In this example we are given the sample size a “staggering 441,769 CV’s” and the percentage accuracy of 70-80% when graded against human recruiters screening the same 441,769 CVs. That means that in 88,354 to 132,531 cases the algorithm disagreed with the human recruiters and rejected the candidate. That’s quite a number of false positives/negatives, even more so for any company that values a candidate’s experience and values how applicants might be treated in their processes.  Where this element of humanity breaks down even further is that when given another source of data – a cover letter – the algorithm performs worse, the strike rate falling to 69%.  How many of those 132,531 the algorithm did not invite to interview went on to be hired? We’re not told.  The other aspect of this any many similar stories to consider is that humans aren’t great at dealing with large numbers.The reason for this is that our sense of number is based upon two innate systems which essentially deal with small numbers accurately or large numbers only approximately.  We don’t often encounter large numbers, so when we do, it can be easy to struggle to know if that number is statistically significant.  LinkedIn boasts 433 million members and Facebook has 1.65 billion monthly active users but at this scale those numbers are almost meaningless when applied to the hiring goals of one company. Our inability to connect large datasets with real people is rampant. Big numbers dehumanise us, and the bigger the numbers, the worse the effect. If these raw numbers alone aren’t enough for a little doubt to be cast we can look to those elements that the decisions are being made upon.

Whenever I read about a potentially revolutionary algorithm I’m always keen to understand how it is arriving at its results. In particular in these screening algorithms, what is the programmer choosing to include, what do they exclude and what weighting are they giving those elements on which they are basing those decisions? In this example experience, workplace and education are all measured. We’re also told that “Contextual factors were also taken into consideration, such as ‘did the candidate apply in time’ and ‘was the candidate already employed by the company?’”.  Then potentially more problematically, as alluded to in the full version of the PhD thesis this press release is taken from, demographic factors like “age, gender, nationality, marital status, and distance from the hiring companies” are also included.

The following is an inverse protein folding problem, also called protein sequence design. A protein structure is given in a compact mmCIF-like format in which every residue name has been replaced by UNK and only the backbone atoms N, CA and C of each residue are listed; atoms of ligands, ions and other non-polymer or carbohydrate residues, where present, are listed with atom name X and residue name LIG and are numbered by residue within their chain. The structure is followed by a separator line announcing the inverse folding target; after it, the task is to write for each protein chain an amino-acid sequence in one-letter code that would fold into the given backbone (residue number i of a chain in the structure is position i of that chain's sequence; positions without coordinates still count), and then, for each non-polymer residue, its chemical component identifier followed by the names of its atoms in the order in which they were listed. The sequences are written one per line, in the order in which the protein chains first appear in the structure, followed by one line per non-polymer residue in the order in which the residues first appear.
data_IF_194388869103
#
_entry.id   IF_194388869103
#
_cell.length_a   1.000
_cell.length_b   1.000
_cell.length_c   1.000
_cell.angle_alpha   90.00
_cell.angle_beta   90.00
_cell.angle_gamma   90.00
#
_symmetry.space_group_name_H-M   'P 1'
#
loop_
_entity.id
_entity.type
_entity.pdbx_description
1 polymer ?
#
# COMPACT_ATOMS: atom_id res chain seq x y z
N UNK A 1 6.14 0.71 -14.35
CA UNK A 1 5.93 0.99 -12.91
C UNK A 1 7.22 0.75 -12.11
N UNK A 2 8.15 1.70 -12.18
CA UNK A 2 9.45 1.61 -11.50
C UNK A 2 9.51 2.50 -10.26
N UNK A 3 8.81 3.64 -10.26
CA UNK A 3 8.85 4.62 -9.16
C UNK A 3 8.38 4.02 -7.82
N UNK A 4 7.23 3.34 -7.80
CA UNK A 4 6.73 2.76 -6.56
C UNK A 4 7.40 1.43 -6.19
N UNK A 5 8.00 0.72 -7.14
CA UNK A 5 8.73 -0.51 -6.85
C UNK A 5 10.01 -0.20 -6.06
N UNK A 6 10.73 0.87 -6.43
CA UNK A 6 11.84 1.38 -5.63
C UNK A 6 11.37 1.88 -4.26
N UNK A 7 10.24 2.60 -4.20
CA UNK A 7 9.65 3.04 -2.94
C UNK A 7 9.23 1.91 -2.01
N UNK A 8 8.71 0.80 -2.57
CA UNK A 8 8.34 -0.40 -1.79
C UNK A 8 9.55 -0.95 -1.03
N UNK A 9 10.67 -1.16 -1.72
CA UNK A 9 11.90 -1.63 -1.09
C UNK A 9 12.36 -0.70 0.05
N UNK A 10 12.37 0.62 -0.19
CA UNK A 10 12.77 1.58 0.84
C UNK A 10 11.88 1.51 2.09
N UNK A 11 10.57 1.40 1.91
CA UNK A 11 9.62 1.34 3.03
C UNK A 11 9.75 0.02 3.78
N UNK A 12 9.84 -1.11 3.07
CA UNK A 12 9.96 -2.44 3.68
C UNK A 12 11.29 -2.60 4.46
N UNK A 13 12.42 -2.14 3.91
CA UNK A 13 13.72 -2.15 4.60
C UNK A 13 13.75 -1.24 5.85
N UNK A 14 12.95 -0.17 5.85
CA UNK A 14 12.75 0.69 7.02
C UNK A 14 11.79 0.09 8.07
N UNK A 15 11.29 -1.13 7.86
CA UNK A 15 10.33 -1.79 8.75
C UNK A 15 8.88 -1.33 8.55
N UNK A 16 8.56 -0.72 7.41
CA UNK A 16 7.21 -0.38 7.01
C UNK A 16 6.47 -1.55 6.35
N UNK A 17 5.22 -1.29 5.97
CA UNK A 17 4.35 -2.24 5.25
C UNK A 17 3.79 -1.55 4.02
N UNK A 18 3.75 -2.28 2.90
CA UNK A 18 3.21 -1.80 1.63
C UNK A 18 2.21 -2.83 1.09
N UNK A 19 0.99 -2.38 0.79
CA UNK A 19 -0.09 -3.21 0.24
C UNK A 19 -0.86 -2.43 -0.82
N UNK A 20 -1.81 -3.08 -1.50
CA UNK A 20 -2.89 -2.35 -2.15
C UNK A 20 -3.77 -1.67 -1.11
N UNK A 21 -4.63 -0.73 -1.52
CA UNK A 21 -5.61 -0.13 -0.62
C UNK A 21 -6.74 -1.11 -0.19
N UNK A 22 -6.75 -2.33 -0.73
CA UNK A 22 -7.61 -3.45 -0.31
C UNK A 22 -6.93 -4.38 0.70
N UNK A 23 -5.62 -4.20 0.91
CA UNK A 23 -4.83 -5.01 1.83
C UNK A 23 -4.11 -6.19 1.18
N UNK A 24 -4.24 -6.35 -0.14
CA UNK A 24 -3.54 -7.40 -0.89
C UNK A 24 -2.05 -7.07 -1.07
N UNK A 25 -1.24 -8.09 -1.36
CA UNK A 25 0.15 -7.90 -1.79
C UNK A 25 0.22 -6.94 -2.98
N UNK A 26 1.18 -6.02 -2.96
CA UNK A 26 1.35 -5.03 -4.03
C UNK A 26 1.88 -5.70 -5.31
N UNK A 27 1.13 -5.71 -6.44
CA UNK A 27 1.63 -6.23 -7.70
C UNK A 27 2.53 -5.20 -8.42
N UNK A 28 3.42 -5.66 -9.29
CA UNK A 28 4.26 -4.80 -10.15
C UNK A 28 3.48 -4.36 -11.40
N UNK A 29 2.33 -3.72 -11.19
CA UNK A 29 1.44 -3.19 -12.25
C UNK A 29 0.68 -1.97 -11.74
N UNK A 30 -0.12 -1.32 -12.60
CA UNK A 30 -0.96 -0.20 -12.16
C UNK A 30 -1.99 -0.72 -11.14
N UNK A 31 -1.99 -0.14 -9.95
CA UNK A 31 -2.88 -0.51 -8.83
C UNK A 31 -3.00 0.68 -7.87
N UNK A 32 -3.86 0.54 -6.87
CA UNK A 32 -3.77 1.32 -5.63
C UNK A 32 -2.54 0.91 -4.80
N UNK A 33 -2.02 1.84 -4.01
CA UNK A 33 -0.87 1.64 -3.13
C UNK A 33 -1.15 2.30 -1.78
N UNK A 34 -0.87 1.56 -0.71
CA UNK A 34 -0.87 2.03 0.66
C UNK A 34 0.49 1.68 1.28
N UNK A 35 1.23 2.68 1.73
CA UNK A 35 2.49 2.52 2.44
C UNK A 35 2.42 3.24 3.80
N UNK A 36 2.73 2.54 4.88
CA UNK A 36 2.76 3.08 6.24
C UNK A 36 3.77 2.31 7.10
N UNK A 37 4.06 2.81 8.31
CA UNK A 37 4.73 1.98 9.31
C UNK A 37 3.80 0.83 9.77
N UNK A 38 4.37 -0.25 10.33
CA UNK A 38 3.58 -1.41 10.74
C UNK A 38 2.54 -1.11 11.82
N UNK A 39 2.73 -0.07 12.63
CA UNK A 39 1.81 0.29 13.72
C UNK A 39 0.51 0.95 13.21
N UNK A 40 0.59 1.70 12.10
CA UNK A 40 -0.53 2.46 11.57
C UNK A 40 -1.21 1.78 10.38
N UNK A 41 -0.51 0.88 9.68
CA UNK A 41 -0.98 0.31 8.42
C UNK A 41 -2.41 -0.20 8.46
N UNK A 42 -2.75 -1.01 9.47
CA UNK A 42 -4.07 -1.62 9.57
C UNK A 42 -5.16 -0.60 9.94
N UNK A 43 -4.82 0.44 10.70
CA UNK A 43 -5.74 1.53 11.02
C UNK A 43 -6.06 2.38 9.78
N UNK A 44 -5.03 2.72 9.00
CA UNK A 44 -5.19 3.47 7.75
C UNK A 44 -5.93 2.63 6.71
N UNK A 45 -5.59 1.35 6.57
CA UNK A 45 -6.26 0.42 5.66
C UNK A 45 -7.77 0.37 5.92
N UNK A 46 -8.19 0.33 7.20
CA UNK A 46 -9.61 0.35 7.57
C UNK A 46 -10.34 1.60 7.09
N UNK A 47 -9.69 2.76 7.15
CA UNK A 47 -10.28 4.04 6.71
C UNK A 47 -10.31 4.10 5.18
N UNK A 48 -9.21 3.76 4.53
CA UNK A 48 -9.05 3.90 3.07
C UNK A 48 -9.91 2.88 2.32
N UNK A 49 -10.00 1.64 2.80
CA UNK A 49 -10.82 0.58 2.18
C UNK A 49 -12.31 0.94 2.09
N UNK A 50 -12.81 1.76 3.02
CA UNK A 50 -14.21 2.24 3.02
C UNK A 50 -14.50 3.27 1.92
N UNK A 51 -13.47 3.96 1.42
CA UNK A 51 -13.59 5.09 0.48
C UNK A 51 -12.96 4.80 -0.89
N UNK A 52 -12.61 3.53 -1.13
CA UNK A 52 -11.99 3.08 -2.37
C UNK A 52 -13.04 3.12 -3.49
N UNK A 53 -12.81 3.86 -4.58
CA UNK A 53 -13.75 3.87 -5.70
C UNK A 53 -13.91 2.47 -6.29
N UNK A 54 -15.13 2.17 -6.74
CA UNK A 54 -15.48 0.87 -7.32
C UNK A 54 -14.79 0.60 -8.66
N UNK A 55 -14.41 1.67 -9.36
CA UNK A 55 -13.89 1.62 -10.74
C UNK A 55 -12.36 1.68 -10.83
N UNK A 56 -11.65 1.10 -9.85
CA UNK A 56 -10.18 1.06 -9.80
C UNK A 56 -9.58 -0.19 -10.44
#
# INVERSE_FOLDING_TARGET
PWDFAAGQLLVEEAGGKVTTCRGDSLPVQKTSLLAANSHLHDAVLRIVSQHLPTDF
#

This post is to comment on the representation of emerging technology and its application to recruitment, and it’s not my intention to speculate on a possible future of robots replacing humans, but there’s an algorithmic future that’s being neatly swept under the carpet by those who are “pro-robot”.  Research from Harvard University found that ads for arrest records were significantly more likely to show up on searches for distinctively black names or a historically black fraternity.  Research from the University of Washington found that a Google Images search for “C.E.O.” produced 11 percent women, even though 27 percent of United States chief executives are women. (On a recent search, the first picture of a woman to appear, on the second page, was the C.E.O. Barbie doll.)  Google’s AdWords system showed an ad for high-income jobs to men much more often than it showed the ad to women, a new study by Carnegie Mellon University researchers found.  Those who advocate a perfect future will have to confront this research and much more like it.  Whilst it’s often cited by overzealous salespeople that algorithms based on data are free from bias, software is not free of human influence. Algorithms are written and maintained by people, and machine learning algorithms adjust what they do based on people’s behaviour.  All this is even before a well meaning but industry-novice programmer opts to include factors like “age, gender, nationality and marital status” which are explicitly protected in discrimination law. Would an organisation deploying such an algorithm to sift candidates have to expose how the selection was arrived at?  Would candidates still be afforded the same protections?